Wednesday, July 10, 2013

What A Few Cirt-Glitches Will Do To Your Session

I'm writing this shortly after the latest session of my Shadowrun game, and what a session it was. Now, the plan for the session was fairly simple. The group was in a position where they had to shake up their plans and they had very limited time to get the pieces in place. Unfortunately for the characters, and fortunately for the players and my entertainment, we had three to four critical glitches at key moments. So what happened? Well, I'd like to share this session.

Mapping The Sewers
As part of the plan, the PCs have been setting up a safe house to hold the VIP they're trying to extract in. Since they want multiple ways out, one of the PCs has been using a lot of his time - even before they knew they had to shift things around - digging an entrance into the sewer tunnels below. With that tunnel dug, the PC decides that he needs to find a way to an alternate entrance and he's going to do that by finding one of the drain outlets and working his way back to the house. Now, he wants a motorcycle to be able to use this path so he rides the bike while doing the check to make it faster. And then he critically glitched. The result? The bike, which was bought used and not checked over before the ride, had a clutch/brake failure and he went out of control before crashing into the water. An amazing series of rolls later and the PC somehow managed to survive not drowning and is waiting to see where he wound up.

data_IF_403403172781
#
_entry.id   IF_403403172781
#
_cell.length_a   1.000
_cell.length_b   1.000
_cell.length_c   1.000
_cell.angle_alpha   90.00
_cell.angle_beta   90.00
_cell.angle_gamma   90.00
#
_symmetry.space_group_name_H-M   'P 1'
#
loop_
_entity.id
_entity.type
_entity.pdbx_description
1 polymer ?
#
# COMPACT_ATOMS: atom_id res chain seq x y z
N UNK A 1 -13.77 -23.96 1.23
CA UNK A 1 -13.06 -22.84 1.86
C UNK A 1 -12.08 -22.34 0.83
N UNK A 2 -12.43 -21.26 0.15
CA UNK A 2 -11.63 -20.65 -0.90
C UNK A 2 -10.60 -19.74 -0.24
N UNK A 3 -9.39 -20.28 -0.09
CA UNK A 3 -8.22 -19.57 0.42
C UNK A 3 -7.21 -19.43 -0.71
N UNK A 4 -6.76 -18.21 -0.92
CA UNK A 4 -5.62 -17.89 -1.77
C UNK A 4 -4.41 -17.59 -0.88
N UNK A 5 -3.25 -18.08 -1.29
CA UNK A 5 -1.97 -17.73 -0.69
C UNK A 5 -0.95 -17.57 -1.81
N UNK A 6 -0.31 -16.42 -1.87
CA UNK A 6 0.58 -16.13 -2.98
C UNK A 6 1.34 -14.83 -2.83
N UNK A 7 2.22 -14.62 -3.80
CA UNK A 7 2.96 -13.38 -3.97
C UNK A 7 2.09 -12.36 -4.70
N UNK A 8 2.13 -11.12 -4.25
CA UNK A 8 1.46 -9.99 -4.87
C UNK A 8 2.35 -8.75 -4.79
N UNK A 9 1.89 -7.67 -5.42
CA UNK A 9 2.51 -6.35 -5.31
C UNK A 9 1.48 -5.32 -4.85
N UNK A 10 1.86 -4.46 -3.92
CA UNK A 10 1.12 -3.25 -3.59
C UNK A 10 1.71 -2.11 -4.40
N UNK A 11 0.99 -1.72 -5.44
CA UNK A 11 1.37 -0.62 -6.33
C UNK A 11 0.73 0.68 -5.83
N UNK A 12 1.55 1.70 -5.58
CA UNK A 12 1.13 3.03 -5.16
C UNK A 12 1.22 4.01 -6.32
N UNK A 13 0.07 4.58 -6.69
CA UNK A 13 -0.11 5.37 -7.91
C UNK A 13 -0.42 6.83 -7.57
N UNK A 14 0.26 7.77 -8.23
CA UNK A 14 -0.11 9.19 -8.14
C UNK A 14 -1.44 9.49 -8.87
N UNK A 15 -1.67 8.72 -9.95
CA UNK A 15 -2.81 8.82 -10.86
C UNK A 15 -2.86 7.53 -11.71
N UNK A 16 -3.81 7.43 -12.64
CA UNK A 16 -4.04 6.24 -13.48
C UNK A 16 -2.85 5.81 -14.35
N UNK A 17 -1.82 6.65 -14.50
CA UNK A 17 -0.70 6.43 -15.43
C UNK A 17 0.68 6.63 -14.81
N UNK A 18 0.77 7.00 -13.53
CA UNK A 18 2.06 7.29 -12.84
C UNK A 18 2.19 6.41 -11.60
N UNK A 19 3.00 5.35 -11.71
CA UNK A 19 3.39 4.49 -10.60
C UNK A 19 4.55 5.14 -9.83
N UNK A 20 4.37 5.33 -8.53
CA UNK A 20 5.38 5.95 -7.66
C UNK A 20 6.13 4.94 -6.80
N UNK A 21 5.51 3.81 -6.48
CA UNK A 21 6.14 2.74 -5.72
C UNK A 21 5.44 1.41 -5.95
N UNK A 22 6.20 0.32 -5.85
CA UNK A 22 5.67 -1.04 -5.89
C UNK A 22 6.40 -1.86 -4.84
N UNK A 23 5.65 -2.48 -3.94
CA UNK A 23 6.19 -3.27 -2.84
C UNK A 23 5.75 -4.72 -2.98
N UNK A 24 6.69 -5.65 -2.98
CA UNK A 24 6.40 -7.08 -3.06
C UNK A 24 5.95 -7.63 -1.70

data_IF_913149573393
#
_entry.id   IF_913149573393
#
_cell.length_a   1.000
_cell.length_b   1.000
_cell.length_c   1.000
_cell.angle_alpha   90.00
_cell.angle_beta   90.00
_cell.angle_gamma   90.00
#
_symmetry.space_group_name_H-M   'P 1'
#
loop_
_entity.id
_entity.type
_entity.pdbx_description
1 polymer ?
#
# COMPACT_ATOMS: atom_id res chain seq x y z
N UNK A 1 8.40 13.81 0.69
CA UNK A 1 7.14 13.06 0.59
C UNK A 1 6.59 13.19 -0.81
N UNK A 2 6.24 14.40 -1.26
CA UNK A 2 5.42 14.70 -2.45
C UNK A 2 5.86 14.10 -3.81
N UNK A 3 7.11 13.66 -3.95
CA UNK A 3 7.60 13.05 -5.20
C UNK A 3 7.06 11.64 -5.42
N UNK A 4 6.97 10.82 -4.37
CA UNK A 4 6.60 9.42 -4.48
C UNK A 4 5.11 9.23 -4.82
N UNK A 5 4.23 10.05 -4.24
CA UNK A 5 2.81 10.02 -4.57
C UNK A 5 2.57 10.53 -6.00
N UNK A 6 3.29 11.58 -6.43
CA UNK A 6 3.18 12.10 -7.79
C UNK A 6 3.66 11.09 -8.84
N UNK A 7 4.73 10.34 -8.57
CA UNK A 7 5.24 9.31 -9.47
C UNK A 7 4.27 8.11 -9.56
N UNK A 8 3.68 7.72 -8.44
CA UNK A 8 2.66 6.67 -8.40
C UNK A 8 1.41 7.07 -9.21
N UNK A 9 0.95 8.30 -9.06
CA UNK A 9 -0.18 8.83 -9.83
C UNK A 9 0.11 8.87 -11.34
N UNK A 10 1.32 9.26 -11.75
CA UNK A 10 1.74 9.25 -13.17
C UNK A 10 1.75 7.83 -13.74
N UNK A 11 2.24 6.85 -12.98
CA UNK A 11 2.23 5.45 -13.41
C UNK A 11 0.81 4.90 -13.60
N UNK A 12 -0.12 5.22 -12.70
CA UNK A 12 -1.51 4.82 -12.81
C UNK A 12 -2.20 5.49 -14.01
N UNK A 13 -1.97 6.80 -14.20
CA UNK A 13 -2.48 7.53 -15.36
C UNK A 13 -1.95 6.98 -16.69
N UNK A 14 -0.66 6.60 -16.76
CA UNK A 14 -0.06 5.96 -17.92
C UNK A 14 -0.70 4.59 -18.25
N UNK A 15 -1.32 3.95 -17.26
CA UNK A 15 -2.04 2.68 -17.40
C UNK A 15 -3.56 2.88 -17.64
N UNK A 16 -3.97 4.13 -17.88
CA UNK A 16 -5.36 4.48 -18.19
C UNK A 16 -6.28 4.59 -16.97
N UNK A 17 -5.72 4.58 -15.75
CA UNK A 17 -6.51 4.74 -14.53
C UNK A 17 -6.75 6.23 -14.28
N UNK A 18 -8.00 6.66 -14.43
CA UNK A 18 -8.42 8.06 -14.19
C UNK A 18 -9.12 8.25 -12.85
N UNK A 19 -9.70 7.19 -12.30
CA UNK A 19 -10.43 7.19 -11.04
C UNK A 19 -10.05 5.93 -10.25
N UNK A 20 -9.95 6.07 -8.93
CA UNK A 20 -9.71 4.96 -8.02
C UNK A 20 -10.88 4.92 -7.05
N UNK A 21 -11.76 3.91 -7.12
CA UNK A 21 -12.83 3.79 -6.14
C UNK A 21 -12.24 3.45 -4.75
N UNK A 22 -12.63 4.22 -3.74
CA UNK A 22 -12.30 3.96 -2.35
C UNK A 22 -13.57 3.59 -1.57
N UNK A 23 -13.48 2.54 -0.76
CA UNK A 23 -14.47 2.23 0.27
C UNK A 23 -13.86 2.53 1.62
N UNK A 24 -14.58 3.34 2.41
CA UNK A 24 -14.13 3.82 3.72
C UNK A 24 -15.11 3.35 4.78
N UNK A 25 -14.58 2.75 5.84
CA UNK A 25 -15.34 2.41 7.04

Shopping For Explosives
The other two crit glitches came as one of the PCs (just going to give his name: Krush) was looking for explosives. Why? Well, because you always want to have explosives on hand. Only, Krush isn't interested in finding a black market contact to get them. He needs boom boom fast, so he figures he'll go for the next best thing and hit up a construction site that's blasting and use that. The search for an appropriate site takes the better part of two days, but find one he does. His chosen method is...a little direct.

First, he grabs bolt cutters and cuts the chain link fence to get into the construction zone. He then figures the explosives are in one of two trailers, and probably not the manager's trailer. Only, the door to the trailer is locked and resists his attempt to boot it in. The door seems stronger than the wall though. Krush finds a nearby sledge hammer, climbs on top of the trailer, and pounds his way in through the roof. Once inside he finds the security crate that keeps the explosives. He breaks that open with application of sledgehammer as well. The tool is effective, but it also takes time. By the time Krush can climb back out with explosives a pair of Knight Errant patrol cars are on the scene.

Krush tries to make a run for it, but the cops catch up to him near the fence. They use one of the cars' PA system to tell him to freeze. Krush responds by trying to shoot out the speaker (his gun is loaded with gel rounds.) The 2 knight errant officers respond that they're under fire and return fire. Krush manages to soak the damage from their Ares Preadator IV heavy pistols. The call goes out for back up, they're clearly dealing with a dangerous cybered up madman here. Krush apologizes for the shot, saying he was just going for the speaker, and tries to climb the fence. At the top he gets a critical glitch. I decide we'll roll it out. On an odd roll he gets tangled up in the barbed wire atop the fence and will be immobile unless he can make a very hard check to get himself out. On an even, there is a support helicopter close by and it will arrive instantly to the Knight Errant distress call. Krush's player deems it fair. We roll the dice and it comes up a 4. The helicopter shows up.